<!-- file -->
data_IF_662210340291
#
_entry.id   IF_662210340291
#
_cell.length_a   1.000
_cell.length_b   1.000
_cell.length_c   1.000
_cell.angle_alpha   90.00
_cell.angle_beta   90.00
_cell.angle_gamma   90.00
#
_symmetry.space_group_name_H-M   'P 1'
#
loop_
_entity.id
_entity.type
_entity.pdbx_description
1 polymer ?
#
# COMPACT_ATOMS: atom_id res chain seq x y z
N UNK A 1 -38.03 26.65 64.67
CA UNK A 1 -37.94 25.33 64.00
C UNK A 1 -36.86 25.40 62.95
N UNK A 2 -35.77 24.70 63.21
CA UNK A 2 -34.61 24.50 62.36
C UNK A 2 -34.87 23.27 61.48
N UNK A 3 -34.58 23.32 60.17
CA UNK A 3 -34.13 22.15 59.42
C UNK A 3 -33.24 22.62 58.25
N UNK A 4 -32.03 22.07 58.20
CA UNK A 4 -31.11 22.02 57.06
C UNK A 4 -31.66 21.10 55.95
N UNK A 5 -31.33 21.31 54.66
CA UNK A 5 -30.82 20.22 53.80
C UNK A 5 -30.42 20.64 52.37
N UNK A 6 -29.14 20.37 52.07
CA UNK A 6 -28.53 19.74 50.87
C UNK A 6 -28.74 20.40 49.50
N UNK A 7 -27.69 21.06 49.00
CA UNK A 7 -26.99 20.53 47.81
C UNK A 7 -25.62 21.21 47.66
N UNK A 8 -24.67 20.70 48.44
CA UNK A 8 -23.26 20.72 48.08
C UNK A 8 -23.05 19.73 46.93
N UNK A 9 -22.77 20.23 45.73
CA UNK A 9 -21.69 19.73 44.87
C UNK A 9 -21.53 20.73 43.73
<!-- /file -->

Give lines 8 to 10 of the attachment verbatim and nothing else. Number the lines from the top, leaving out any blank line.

_cell.angle_alpha   90.00
_cell.angle_beta   90.00
_cell.angle_gamma   90.00